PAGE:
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Could two years under 33bhp be fun? Bob Pickett tests the theory on Yamaha's baby cruiser

Why go for a mini-cruiser like the XV250? Put aside any prejudices you may have and think about it for a moment. They have a low saddle height, their relaxed nature means you won't be buying a bike that has been thrashed and are quite eye-catching (as long as you're prepared to put in the hours with the chrome cleaner). And as you're restricted to 33bhp, then there aren't that many other options open to you - CB250 anybody?

Another thing about Yamaha's cruisers, they build them in 'family' groups. If you really want you can, in the case of the Virago, start off at a learner legal 125cc and work your way up the range, through 250 to 535 to 750 (or 920 if you can find a really early one) culminating with the 1175cc big brother. But as a newly-qualified rider, it is the XV250 that will be your mount for the next couple of years before moving on to the rightly-praised 535.

XV250 - small, sweet & shiny The Virago "family" ran in various guises from the early 1980's until their replacement in recent years by the more Harley-lookalike 'Dragstar' range (has anyone else noticed how the Japanese cruisers have all started looking much more like Harleys over the last few years?) - the exception was the 535, which continued to be built alongside it's 650cc successor - again, tribute to just how right Yamaha got this model - however, like so many others, the 535 has been killed off by those accursed emission regulations.

But back to the XV250 (which is supposed to be the point of this test). Around for a long time in Japan before being imported to these isles in 1995, the development work on the baby Virago was finished years ago. So you know you're getting a package that has stood the test of time and is sorted (well as sorted as the factory are prepared to go anyway).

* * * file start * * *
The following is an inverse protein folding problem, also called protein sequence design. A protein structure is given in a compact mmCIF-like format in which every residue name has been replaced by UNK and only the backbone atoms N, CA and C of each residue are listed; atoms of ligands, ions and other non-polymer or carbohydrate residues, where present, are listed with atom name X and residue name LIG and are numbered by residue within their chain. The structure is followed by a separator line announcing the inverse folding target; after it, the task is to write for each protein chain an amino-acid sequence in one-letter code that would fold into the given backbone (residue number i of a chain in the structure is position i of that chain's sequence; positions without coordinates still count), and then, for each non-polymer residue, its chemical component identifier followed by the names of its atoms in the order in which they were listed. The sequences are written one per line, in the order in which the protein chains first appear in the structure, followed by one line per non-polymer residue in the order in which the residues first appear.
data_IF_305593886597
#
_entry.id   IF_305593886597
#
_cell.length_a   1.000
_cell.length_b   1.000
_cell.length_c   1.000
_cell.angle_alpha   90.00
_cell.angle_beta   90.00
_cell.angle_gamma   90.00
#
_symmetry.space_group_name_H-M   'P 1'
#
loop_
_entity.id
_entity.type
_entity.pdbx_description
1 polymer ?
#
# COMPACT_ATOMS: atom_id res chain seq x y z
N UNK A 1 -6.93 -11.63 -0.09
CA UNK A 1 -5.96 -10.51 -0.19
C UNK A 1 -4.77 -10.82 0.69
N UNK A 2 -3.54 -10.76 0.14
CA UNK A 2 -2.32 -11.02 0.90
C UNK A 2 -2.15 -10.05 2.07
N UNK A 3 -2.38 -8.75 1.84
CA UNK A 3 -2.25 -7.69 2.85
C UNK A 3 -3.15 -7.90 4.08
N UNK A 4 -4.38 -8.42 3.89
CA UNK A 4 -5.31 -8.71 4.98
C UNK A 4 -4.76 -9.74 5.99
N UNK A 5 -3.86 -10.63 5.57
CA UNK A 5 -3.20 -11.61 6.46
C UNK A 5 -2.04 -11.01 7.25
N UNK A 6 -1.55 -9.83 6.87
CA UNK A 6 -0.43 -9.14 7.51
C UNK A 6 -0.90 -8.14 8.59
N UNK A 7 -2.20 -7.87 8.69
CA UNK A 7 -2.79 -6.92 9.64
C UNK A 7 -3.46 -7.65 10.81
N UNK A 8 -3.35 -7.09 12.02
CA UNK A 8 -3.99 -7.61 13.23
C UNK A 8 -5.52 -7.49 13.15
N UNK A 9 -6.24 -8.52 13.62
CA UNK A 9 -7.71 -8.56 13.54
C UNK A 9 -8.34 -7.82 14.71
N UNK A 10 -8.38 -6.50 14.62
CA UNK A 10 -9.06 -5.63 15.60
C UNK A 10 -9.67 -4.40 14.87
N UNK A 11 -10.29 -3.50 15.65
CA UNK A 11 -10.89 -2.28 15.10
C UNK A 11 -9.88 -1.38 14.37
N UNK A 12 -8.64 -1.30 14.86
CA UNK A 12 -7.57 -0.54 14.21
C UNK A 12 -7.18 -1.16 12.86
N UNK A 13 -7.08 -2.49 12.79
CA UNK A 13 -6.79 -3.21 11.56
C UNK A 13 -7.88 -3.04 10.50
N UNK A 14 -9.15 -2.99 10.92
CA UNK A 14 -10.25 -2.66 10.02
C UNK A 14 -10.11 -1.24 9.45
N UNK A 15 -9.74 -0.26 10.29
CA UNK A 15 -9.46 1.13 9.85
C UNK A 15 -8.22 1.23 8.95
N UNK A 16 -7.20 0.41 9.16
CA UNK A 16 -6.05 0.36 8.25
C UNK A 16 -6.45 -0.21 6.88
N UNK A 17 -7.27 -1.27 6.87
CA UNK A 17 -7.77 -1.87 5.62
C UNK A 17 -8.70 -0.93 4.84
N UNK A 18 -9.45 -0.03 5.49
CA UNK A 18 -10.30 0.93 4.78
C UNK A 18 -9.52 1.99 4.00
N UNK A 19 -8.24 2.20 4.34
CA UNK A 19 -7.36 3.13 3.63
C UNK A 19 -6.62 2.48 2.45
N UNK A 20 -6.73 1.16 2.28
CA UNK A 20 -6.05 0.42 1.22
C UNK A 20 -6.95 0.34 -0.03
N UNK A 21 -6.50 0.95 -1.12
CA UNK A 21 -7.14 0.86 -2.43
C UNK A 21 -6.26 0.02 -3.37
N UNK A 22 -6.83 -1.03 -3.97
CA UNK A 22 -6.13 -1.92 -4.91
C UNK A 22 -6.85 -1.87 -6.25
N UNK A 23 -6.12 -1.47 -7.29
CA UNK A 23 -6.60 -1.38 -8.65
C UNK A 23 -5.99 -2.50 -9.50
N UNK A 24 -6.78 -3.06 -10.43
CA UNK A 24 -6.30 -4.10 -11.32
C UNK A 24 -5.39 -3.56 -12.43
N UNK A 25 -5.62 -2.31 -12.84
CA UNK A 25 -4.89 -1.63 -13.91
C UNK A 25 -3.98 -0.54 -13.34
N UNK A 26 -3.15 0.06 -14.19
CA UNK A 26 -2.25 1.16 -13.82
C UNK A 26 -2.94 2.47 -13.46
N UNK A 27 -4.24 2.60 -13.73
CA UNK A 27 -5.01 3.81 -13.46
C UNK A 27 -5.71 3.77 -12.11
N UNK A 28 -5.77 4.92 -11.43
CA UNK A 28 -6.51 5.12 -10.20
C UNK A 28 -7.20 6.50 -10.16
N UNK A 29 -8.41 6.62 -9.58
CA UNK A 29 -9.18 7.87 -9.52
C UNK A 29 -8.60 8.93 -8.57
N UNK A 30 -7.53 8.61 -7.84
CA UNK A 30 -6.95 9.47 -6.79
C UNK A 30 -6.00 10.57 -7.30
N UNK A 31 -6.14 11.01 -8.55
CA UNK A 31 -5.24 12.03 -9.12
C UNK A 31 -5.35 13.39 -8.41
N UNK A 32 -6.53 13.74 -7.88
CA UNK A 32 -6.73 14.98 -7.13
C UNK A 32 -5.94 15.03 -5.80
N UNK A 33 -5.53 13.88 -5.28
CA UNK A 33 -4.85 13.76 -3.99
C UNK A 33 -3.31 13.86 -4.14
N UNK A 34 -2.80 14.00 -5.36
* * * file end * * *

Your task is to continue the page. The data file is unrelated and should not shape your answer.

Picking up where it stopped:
With a saddle height of only 685mm (that's 27 inches in English), this is a bike even the shortest legged rider can tackle with confidence that they can get their feet down. At a mere 137kg (302lbs) it is very easy to push around as well. The bars look wide, strange and rather over the top and you wonder why Yamaha felt it necessary to put what seem like cowhorns on the little bike.

The riding position places you far more forward on the bike than a first look suggests. But it is way more comfortable than you would imagine - once you've located the footpegs which caught me out the first few times I set off. Add this to the superb plush saddle and those wide bars which mean no pressure on your shoulders and you feel like you could ride the bike forever, way further than the 9.5 litre tank will allow.

Wide, wide bars - look odd, make sense But onto the road! Start it up (electric start, so none of that annoying kicking it into life nonsense), clunk the five-speed box down into first, open the throttle and… sluggish is perhaps the most accurate term to describe how you launch/shuffle out onto the road. It doesn't help that the clutch seems snatchy to begin with. Under way it is fine. But don't expect to win any prizes at the 'Traffic Light GP' with this bike. Pulling away is a sedate pass-time at best.

Underway however, things change. On a decent dual-carriageway I got the Virago up to 65mph with ease. Working the box a little saw it reach its top speed of 75. To keep up the pace at this level it does mean keeping your left foot in full employment. But in reality the little Virago is happy trundling along at 50 -though I have pursued the bike tested here (now owned by my wife) at 60 down the country roads which it handled with aplomb!